Sunday, August 14, 2016

The Great Northen War, How to build a timbered cottage

I have completed a few more buildings for my Trondheim project. The basic idea is to create buildings that will fit into a snowy Scandinavian enviroment. All buildings are built for 28mm miniatures. The basic design is of a generic Nordic kind. The same type of buildings can be found all over Scandinavia, especially the mid/Northen part of this region. The only exception is Denmark and the southermost part of Sweden(Scania), since those areas lacked suffcient sources of timber. One can also see similair wooden structures in parts of Russia and North America. My project has a focus on historical events that took place around 1718, but the same terrain pieces can be used for earlier as well as later periods.  In this blog entry I will show off the first building of this new batch.

Here is a step by step description on how I built the timbered cottage you can see above.....

The first step....

First a made a base on which to start to start making the basic structure. The base was made out of foam core. The timber was cut and placed in a similair fashion as when building a full sized timber building. The main challenge is to place the groves on the individual timber logs. There has to be certain degree of precision, otherwise the whole structure will become scewed.  I began using sticks made out hard pine wood. This was a mistake. Cutting the groves proved to be a rather arduous task. The solution was to use soft balsa wood. My building is built out of balsa and pine wood, though do recommend you all to use balsa wood, unless you own a Dremel tool or something similar.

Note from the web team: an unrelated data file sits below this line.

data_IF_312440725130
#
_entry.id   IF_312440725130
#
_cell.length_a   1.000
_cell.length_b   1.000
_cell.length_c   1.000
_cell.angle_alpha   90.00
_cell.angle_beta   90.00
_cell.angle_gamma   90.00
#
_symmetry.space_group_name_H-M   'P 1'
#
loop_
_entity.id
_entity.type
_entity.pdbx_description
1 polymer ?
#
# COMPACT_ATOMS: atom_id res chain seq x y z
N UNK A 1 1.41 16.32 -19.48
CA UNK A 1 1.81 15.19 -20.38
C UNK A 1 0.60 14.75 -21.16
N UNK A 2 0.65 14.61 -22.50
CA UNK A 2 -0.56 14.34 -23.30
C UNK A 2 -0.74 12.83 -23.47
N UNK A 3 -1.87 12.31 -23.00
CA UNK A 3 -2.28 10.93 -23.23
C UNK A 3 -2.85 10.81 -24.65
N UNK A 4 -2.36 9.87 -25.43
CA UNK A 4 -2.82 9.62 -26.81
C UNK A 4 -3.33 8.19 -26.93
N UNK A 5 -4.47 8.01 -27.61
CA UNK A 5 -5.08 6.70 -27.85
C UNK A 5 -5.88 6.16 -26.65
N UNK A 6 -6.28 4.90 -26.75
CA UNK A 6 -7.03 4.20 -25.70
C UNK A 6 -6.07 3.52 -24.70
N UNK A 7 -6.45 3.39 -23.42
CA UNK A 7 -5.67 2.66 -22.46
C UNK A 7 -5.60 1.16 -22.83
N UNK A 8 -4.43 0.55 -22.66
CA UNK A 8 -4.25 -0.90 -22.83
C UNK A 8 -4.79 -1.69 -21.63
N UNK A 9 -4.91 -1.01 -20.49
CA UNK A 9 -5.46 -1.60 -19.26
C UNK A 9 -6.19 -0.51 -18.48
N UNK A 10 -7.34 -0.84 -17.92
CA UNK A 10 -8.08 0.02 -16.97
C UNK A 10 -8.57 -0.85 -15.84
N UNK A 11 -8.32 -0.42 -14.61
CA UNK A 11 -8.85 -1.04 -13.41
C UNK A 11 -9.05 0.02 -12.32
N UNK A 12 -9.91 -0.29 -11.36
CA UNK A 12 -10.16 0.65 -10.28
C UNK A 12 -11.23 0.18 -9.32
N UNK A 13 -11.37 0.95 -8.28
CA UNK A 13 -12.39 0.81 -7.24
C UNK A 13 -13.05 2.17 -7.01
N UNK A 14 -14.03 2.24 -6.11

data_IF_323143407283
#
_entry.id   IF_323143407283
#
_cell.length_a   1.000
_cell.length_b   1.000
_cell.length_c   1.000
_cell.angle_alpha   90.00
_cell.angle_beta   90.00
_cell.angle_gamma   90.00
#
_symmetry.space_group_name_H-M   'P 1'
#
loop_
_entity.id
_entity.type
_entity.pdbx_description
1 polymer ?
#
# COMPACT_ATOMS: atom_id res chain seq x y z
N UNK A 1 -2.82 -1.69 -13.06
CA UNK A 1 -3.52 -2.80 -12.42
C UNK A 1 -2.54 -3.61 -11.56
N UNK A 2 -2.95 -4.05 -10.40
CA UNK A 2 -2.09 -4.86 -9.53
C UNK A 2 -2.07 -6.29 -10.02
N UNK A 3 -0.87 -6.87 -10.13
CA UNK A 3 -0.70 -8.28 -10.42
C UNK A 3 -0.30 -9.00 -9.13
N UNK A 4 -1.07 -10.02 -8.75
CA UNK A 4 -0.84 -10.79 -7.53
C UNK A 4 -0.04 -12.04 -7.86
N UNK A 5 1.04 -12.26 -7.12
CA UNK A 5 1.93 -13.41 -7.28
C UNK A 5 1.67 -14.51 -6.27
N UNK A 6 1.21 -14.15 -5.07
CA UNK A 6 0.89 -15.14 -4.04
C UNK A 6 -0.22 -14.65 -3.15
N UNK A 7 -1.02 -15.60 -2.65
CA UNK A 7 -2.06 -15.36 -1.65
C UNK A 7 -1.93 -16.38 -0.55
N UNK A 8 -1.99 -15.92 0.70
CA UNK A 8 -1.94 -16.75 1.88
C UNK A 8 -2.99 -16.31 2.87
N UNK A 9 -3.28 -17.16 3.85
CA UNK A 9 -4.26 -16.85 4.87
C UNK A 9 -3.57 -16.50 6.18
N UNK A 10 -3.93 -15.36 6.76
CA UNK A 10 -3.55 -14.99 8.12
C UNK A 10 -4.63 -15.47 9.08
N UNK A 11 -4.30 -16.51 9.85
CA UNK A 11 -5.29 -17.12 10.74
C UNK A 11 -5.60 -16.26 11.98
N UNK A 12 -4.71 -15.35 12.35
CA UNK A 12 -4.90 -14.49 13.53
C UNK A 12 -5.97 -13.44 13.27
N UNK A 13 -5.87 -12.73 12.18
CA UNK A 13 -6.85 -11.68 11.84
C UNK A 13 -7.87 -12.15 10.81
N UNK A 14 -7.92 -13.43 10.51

Cutting the individual pieces of timber is quite important. This was the trickiest part of this project. Use soft wood like balsa wood to create the timber.

The underlying roof structure was made out of wooden spatulas.

The Windows and the door was made out of balsa wood and plastic bases found in a
box of Warlord plastic miniatures.

The chimney was made out of foam core. It was covered by tissue paper and model railway gravel.

An old bath towel serves a new purpose...

The first layer of black coat. It is very important that every spot on the basic structure is covered by black base coat. If not then the unpainted spots will shine through. The next layer will be dry brushed green. Finally three shades of grey will be added. The cottage is now ready for summer use. However this is supposed to be a piece in a winter scenery. A layer of dry brushed white and snow flock will be added last.


  1. Really impressive work - the green color coating under the grey is a brilliant touch. Adds a lot os mossy weathering to the beams.

    1. Well, I usually apply a layer of green after the first layer of black when paining a wooden structure. Aging natural wood tend to be covered by moss and lichen. This especially visible on real life unpainted buildings. It should be noted that the green layer should only be hinted, thus the dry brushing......and the brush should be very dry indeed.

  2. Excellent work. Very atmospheric.

  3. Good work, and useful. I have looked for tips for creating cottages like this one for quite a while...

    1. I am glad you found it useful! :) There a few instructions presented now and then on the web. Most of them are quite good. However the colours are often a bit wrong. Brown wood is actually not that common when comes to timbered buildings. Grey is more common as the wood ages.

  4. Atmospheric and beautiful, great details...

  5. A super cool and successful in coloring
    It is just like a genuine, forest-cottage